The first exhibition of 2017, “O philoi, oudeis philos”, borrowed its title from a maxim attributed to Aristotle, and referenced by philosopher Jacques Derrida in his preferred translation: “Those with too many friends have none.” Six young Korean artists created original work for Atelier Hermès for the occasion. Evoking the first decade of the exhibition space’s existence, curator Kim Yunkyoug offered a history ripe for exploration to the participating artists, who were invited to revisit past exhibitions in the light of the present and to consider what they might mean for the future. Park Kiljong, Yoon Hyangro and Baek Kyungho sought to uncover different voices from the space’s first decade, while Kim Minae and Kim Yunha seized upon a series of key words. Kim Heecheon, meanwhile, proposed a spatio-temporal voyage using virtual reality.
In his exhibition “When Two Galaxies Merge”, artist and 2010 laureate of the Hermès Foundation Missulsang Yangachi (b. 1970, Korea) gave material form to different personal visions of the future. He transformed Atelier Hermès into an immense scenic space, plunged into darkness, filled with various objects from candelabra to bird cages and occasionally resonating with different sounds. There was a feeling of transitoriness, as if something unexpected might happen at any moment. This experience turned on the notion of the encounter and its inevitable and unpredictable dimensions, poetically comparable to the first signs of a nascent love. “When Two Galaxies Merge” typifies the work of Yangachi, who seeks to develop an artistic language that draws not only on sight but on the whole range of human senses.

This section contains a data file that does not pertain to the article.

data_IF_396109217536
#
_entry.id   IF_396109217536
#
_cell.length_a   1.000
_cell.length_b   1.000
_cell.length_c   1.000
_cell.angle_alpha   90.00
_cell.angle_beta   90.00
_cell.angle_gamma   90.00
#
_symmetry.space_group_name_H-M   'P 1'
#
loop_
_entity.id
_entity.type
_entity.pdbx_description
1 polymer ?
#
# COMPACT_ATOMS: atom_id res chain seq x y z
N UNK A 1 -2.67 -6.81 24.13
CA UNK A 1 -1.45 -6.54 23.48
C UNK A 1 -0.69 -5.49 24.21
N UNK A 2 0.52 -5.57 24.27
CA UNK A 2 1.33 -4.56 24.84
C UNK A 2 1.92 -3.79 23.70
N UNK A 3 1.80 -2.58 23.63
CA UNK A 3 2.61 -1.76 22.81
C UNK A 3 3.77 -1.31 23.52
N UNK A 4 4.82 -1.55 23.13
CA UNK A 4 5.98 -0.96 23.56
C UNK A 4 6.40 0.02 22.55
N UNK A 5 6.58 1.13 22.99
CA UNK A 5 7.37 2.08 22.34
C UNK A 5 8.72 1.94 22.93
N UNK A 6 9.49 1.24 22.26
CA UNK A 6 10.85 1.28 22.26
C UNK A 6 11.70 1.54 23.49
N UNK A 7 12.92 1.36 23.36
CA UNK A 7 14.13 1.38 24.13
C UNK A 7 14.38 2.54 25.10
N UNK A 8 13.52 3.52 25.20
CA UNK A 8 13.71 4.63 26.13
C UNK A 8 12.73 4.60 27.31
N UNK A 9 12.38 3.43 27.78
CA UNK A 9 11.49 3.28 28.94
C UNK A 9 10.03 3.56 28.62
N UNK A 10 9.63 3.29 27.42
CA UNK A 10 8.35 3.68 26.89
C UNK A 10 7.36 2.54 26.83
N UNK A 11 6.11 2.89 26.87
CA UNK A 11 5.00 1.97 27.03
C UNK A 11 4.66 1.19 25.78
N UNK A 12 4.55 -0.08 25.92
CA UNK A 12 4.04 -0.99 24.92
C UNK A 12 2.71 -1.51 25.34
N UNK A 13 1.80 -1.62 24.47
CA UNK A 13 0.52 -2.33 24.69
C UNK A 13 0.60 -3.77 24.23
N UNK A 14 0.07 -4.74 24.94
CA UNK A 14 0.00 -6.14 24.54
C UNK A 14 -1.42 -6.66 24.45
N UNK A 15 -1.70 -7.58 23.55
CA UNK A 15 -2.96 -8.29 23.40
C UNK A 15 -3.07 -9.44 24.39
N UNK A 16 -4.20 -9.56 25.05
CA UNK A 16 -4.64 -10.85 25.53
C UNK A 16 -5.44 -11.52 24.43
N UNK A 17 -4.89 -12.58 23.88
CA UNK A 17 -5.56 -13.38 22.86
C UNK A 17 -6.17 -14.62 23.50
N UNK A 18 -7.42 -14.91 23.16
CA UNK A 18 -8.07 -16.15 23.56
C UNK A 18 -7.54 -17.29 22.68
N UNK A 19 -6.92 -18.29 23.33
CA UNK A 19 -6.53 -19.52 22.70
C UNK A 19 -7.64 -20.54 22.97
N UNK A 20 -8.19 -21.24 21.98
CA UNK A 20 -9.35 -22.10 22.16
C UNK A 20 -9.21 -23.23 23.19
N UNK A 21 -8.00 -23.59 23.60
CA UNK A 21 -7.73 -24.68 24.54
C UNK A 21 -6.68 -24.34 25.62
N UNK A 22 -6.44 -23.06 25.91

For her solo exhibition “On the Corner of Londres and Allende Streets (1938-1954)”, Rosa Maria Unda Souki (b. 1977, Venezuela) drew on her exhaustive research into “La Casa Azul”, the blue house in Mexico City where artist Frida Kahlo was born, grew up, loved and suffered. The exhibition was the third chapter in an ongoing project by Unda Souki based on Kahlo’s home. Bringing together thirty-five paintings and a documentary, the exhibition focuses on the last period of the Mexican artist’s life, covering the years spanning her separation from and remarriage to Diego Rivera until her death. Placing memory at the heart of her work, Unda Souki reconstitutes the past in the eternal present of painting. Through her research into the history of this house, she explores her own experience as a woman painter.